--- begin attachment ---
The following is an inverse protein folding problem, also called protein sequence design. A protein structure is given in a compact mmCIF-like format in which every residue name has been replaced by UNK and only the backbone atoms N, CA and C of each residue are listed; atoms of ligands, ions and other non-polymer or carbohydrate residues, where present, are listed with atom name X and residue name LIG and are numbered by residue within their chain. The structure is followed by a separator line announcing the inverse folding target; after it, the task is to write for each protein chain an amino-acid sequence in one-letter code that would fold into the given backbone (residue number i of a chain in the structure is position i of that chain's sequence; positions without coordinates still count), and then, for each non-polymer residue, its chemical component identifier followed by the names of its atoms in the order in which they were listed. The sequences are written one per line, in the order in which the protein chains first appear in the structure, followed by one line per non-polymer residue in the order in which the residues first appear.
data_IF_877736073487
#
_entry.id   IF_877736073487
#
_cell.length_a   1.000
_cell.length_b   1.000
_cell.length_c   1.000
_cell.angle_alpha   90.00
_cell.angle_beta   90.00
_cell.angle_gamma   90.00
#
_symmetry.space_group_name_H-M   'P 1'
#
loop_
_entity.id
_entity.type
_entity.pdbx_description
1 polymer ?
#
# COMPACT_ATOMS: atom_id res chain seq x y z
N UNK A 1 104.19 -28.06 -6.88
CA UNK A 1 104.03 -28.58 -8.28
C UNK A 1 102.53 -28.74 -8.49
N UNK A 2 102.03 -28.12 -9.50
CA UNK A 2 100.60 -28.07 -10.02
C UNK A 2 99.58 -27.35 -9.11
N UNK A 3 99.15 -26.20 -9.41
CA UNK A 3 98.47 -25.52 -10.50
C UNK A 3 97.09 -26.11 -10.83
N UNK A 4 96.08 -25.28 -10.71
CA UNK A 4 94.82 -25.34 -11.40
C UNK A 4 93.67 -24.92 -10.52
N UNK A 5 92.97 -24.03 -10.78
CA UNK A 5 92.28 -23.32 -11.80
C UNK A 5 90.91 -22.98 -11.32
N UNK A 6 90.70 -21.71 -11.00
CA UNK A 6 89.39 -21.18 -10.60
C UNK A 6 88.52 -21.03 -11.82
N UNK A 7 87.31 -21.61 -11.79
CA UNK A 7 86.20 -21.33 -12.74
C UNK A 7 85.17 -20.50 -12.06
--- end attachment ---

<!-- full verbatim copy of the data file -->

The following is an inverse protein folding problem, also called protein sequence design. A protein structure is given in a compact mmCIF-like format in which every residue name has been replaced by UNK and only the backbone atoms N, CA and C of each residue are listed; atoms of ligands, ions and other non-polymer or carbohydrate residues, where present, are listed with atom name X and residue name LIG and are numbered by residue within their chain. The structure is followed by a separator line announcing the inverse folding target; after it, the task is to write for each protein chain an amino-acid sequence in one-letter code that would fold into the given backbone (residue number i of a chain in the structure is position i of that chain's sequence; positions without coordinates still count), and then, for each non-polymer residue, its chemical component identifier followed by the names of its atoms in the order in which they were listed. The sequences are written one per line, in the order in which the protein chains first appear in the structure, followed by one line per non-polymer residue in the order in which the residues first appear.
data_IF_877736073487
#
_entry.id   IF_877736073487
#
_cell.length_a   1.000
_cell.length_b   1.000
_cell.length_c   1.000
_cell.angle_alpha   90.00
_cell.angle_beta   90.00
_cell.angle_gamma   90.00
#
_symmetry.space_group_name_H-M   'P 1'
#
loop_
_entity.id
_entity.type
_entity.pdbx_description
1 polymer ?
#
# COMPACT_ATOMS: atom_id res chain seq x y z
N UNK A 1 104.19 -28.06 -6.88
CA UNK A 1 104.03 -28.58 -8.28
C UNK A 1 102.53 -28.74 -8.49
N UNK A 2 102.03 -28.12 -9.50
CA UNK A 2 100.60 -28.07 -10.02
C UNK A 2 99.58 -27.35 -9.11
N UNK A 3 99.15 -26.20 -9.41
CA UNK A 3 98.47 -25.52 -10.50
C UNK A 3 97.09 -26.11 -10.83
N UNK A 4 96.08 -25.28 -10.71
CA UNK A 4 94.82 -25.34 -11.40
C UNK A 4 93.67 -24.92 -10.52
N UNK A 5 92.97 -24.03 -10.78
CA UNK A 5 92.28 -23.32 -11.80
C UNK A 5 90.91 -22.98 -11.32
N UNK A 6 90.70 -21.71 -11.00
CA UNK A 6 89.39 -21.18 -10.60
C UNK A 6 88.52 -21.03 -11.82
N UNK A 7 87.31 -21.61 -11.79
CA UNK A 7 86.20 -21.33 -12.74
C UNK A 7 85.17 -20.50 -12.06